Pub. Employees for Envtl. Responsibility v. U.S. Section, Int'l Boundary and Water Comm'n, No. 12-5158, 2014 WL 228650 (D.C. Cir. Jan. 22, 2014) (Kavanaugh, C. J.)

Wednesday, January 22, 2014
Re: Request for records concerning two dams located on border between United States and Mexico Disposition: Vacating and remanding district court's grant of defendant's motion for summary judgment in part; affirming district court's grant of defendant's motion for summary judgment in part
  • Litigation Considerations, Declaration:  The D.C. Circuit "agree[s] with the District Court that [plaintiff's] allegations do not undermine the reliability of the agency's affidavits."  The court finds that "an agency's failure to turn up every responsive document in an initial search is not necessarily evidence of bad faith."  Additionally, the court finds that plaintiff's focus "on picayune differences in the agency's various submissions . . . totter between the trivial and the speculative."
  • Exemption 5, Deliberative Process:  The D.C. Circuit "vacate[s] the District Court's judgment as to Exemption 5 and the expert report and remand[s] for the District Court to determine whether officials of the Mexican agency assisted in preparing the expert report."  The court considers defendant's argument that "even if [plaintiff] is correct that the Mexican National Water Commission assisted in preparing the expert report, the Mexican agency did so in order to advise the U.S. Section, not to advance the Mexican agency's own interests" and, therefore, "the expert report falls within the consultant corollary."  The court states that "[t]his is a legal issue of first impression . . . [a]nd it would be unnecessary to resolve it if officials of the Mexican National Water Commission did not actually assist in preparing the expert report."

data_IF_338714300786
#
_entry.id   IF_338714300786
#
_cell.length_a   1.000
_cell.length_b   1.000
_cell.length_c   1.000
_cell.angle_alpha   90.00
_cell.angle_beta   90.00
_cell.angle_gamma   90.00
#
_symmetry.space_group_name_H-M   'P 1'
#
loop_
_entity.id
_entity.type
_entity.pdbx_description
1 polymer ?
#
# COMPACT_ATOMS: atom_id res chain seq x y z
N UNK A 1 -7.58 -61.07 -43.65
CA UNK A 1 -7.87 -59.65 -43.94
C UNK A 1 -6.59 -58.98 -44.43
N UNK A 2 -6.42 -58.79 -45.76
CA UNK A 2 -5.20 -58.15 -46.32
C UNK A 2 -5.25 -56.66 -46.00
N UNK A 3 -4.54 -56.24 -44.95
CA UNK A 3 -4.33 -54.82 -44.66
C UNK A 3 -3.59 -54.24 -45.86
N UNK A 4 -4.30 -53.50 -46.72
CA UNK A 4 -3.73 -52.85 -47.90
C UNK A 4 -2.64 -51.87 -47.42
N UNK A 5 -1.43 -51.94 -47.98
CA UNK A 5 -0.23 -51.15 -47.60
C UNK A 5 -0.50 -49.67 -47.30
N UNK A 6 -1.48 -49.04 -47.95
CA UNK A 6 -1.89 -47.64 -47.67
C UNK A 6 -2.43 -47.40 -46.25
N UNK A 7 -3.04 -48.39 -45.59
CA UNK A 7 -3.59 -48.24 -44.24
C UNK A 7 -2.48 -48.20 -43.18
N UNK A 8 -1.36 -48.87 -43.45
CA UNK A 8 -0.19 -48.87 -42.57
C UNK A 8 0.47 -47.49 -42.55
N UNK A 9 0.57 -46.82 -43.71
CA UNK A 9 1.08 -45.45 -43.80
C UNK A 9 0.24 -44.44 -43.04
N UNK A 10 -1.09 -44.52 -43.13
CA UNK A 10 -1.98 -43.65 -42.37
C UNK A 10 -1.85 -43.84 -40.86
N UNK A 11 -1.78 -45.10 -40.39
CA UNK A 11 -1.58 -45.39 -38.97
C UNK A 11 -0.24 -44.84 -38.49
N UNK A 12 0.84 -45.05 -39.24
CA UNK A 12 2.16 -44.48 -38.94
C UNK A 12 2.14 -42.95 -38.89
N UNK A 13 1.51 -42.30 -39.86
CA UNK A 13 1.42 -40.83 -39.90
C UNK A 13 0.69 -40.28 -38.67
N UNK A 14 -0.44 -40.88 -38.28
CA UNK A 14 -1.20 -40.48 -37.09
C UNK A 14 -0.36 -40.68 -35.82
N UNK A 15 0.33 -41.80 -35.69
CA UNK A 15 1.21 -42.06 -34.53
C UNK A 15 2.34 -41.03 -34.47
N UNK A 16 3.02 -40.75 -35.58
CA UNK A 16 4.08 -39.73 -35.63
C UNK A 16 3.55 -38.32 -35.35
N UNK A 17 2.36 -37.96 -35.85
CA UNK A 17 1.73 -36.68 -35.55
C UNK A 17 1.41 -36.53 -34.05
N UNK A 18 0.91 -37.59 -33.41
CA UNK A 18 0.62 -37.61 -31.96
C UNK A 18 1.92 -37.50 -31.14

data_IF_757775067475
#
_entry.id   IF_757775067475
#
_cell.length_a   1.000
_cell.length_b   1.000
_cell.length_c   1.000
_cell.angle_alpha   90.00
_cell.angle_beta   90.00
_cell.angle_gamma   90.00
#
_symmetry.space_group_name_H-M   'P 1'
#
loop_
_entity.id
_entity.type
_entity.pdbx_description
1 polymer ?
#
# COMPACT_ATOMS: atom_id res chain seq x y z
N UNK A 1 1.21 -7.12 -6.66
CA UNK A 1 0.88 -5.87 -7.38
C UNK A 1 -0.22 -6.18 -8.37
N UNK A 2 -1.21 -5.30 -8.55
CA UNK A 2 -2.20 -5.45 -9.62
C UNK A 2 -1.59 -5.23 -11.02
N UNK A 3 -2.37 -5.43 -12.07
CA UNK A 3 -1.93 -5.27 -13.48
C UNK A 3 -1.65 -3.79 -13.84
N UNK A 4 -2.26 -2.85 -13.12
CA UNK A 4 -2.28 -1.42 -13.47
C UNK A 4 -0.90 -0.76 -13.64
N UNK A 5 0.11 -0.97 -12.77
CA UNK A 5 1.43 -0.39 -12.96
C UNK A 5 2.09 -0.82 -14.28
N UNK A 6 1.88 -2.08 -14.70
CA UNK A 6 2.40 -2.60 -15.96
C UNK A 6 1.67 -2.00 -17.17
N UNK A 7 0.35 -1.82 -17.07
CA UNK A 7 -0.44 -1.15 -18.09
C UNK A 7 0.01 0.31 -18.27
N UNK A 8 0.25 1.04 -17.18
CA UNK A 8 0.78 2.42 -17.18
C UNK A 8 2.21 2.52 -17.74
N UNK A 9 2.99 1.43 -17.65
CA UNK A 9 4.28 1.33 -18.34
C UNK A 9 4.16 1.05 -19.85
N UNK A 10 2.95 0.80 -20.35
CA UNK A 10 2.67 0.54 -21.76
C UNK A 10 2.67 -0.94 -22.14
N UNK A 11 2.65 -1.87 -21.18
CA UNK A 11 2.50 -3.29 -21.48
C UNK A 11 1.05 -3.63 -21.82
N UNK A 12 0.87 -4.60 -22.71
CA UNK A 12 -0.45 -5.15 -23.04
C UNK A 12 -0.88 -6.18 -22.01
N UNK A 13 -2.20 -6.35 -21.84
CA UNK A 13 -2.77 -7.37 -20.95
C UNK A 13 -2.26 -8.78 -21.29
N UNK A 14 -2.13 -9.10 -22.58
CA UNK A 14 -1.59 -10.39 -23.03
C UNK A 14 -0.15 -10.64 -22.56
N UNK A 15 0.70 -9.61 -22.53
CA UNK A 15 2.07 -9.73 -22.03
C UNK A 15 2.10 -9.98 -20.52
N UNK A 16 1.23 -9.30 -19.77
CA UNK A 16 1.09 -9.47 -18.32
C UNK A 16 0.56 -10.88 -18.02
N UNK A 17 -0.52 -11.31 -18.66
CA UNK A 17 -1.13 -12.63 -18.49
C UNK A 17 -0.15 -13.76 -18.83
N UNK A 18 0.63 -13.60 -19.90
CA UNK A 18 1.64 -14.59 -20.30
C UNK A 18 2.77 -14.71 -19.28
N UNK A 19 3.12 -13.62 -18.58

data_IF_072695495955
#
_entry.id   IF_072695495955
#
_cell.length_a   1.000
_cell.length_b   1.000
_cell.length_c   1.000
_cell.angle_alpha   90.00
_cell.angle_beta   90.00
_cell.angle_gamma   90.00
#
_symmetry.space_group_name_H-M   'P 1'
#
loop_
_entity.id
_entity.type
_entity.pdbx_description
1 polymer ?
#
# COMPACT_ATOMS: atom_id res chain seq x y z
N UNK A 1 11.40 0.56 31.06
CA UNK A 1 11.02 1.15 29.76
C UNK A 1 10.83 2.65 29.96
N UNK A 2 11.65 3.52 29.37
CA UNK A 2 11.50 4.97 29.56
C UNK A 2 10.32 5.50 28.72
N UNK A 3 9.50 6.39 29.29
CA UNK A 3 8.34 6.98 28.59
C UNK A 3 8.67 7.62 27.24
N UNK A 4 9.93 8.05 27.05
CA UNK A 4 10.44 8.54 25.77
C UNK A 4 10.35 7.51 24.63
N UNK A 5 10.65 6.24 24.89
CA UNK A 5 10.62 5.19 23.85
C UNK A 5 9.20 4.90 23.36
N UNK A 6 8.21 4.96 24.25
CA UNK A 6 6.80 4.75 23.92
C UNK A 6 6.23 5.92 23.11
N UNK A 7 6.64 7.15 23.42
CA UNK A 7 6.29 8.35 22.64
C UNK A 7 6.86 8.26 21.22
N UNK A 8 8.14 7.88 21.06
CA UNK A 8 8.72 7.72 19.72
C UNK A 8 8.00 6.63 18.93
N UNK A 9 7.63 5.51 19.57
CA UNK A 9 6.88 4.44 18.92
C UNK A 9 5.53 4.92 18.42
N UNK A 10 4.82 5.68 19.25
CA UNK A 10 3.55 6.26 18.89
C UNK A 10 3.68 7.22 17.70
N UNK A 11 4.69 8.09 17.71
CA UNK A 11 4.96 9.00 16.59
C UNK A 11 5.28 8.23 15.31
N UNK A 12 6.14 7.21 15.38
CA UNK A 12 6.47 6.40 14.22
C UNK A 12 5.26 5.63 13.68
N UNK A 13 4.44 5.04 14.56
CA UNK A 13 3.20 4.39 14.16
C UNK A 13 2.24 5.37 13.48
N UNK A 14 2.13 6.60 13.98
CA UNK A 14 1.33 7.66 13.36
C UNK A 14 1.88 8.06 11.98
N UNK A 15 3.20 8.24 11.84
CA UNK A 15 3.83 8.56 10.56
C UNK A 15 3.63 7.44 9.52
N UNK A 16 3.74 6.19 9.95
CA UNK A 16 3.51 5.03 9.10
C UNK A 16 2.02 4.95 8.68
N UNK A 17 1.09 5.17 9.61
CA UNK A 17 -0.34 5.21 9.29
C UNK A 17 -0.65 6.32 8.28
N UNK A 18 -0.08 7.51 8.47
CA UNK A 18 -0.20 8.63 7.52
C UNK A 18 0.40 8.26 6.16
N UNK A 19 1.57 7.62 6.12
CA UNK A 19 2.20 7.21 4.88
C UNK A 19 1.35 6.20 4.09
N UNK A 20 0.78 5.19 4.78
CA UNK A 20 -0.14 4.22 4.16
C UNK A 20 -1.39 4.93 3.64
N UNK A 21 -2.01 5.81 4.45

• Exemption 7, Threshold:  The court "conclude[s] that the emergency action plans and the inundation maps were 'compiled for law enforcement purposes,'" and therefore meet "the threshold requirement for application of Exemption 7."  The court explains that "[t]he U.S. Section does perform a law enforcement function."  "The U.S. Section is a part of the Interagency Committee on Dam Safety, which has the statutory duty to establish programs and policies to 'enhance dam safety for the protection of human life and property.'"  This duty, the court explains "necessarily encompasses security and prevention of criminal or terrorist attacks."
  • Exemption 7(E):  The court "uphold[s] the U.S. Section's invocation of Exemption 7(E) as to the emergency action plans."  The court finds that "[t]he emergency action plans contain guidelines that inform emergency personnel how to manage a dam failure at Amistad Dam or Falcon Dam from 'event detection to termination.'"  The court concludes by stating that "because such investigations may constitute 'law enforcement investigations' when there is suspicion of criminal sabotage or terrorism . . . the emergency action plans contain guidelines 'for law enforcement investigations or prosecutions.'"
  • Exemption 7(F):  The court finds that "the inundation maps fall comfortably within Exemption 7(F)."  The court explains that "disclosing the maps would give anyone seeking to cause harm 'the ability to deduce the zones and populations most affected by dam failure.'"
Court of Appeals
Exemption 5
Exemption 7
Exemption 7E
Exemption 7F
Litigation Considerations
Updated August 6, 2014